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Oracle PL/SQL Programming, 5th Edition by Bill Pribyl, Steven Feuerstein

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Procedures

A procedure is a module that performs one or more actions. Because a procedure call is a standalone executable statement in PL/SQL, a PL/SQL block could consist of nothing more than a single call to a procedure. Procedures are key building blocks of modular code, allowing you to both consolidate and reuse your program logic.

The general format of a PL/SQL procedure is as follows:

PROCEDURE [schema.]name[( parameter[, parameter...] ) ]
   [AUTHID DEFINER | CURRENT_USER]
IS
   [declarations]

BEGIN
   executable statements 

[ EXCEPTION
     exception handlers]

 END [name];

where each element is used in the following ways:

schema

Optional name of the schema that will own this procedure. The default is the current user. If different from the current user, that user will need privileges to create a procedure in another schema.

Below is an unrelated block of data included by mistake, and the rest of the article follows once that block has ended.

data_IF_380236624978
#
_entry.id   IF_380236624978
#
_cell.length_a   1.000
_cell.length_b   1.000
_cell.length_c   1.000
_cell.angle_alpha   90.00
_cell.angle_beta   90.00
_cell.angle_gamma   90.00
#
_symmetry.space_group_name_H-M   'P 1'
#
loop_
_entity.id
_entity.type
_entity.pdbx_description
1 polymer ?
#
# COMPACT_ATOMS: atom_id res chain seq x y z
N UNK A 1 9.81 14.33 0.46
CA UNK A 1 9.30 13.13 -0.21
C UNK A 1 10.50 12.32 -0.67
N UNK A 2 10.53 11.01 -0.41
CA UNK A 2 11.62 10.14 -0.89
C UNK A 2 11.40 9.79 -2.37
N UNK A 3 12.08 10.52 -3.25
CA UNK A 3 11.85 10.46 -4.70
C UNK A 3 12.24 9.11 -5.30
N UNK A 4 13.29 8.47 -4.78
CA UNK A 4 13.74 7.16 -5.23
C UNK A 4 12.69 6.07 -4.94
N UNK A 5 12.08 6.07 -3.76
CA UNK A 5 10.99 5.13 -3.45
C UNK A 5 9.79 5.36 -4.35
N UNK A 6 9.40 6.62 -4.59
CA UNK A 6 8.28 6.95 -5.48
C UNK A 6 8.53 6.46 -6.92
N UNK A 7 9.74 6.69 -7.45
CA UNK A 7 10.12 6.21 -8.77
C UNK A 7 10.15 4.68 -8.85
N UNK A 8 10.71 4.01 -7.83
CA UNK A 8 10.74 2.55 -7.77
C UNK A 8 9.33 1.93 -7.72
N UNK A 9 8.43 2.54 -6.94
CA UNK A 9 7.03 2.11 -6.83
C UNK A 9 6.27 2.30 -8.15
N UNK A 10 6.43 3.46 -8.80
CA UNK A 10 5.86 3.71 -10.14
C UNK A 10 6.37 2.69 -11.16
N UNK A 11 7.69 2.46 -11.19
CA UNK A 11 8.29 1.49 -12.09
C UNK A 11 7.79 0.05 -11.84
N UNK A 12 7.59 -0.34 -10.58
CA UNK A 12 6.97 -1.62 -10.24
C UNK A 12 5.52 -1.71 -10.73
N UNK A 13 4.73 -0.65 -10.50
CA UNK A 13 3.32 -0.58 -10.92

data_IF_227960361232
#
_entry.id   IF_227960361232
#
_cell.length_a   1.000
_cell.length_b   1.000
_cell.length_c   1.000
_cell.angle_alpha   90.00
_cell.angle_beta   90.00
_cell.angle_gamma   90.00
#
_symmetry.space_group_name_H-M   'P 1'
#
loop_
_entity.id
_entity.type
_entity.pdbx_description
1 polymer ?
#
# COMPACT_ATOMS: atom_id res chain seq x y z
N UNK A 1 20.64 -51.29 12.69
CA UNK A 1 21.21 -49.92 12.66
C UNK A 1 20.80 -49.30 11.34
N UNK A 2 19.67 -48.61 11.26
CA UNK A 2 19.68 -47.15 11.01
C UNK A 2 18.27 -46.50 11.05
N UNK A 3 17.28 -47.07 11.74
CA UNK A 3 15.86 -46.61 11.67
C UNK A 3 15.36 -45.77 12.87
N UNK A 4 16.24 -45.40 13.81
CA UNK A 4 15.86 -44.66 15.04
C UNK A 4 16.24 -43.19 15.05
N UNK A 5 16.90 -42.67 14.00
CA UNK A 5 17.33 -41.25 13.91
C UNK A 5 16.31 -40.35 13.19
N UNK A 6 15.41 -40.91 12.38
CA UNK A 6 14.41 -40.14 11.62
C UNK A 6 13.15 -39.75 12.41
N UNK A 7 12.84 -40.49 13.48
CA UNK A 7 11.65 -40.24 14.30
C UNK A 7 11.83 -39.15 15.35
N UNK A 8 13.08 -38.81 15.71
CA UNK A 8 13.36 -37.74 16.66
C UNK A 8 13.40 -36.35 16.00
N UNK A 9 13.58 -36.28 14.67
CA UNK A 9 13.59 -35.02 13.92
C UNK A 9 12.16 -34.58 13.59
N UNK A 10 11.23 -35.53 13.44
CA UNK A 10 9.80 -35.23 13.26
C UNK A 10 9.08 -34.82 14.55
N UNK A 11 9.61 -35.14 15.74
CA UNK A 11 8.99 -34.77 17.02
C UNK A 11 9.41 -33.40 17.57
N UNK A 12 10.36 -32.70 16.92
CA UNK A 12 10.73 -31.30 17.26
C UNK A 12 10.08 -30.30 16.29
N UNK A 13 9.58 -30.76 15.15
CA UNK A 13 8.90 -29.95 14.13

name

The name of the procedure.

parameters

An optional list of parameters that you define to both pass information to the procedure, and send information out of the procedure back to the calling program.

AUTHID clause

Determines whether the procedure will execute with the privileges of the definer (owner) of the procedure or the current user. The former is known as the definer rights model, the latter as the invoker rights model. These models are described in detail in Chapter 24.

declarations

The declarations of local identifiers for that procedure. If you do not have any declarations, there will be no statements between the IS and BEGIN statements.

executable statements

The statements ...

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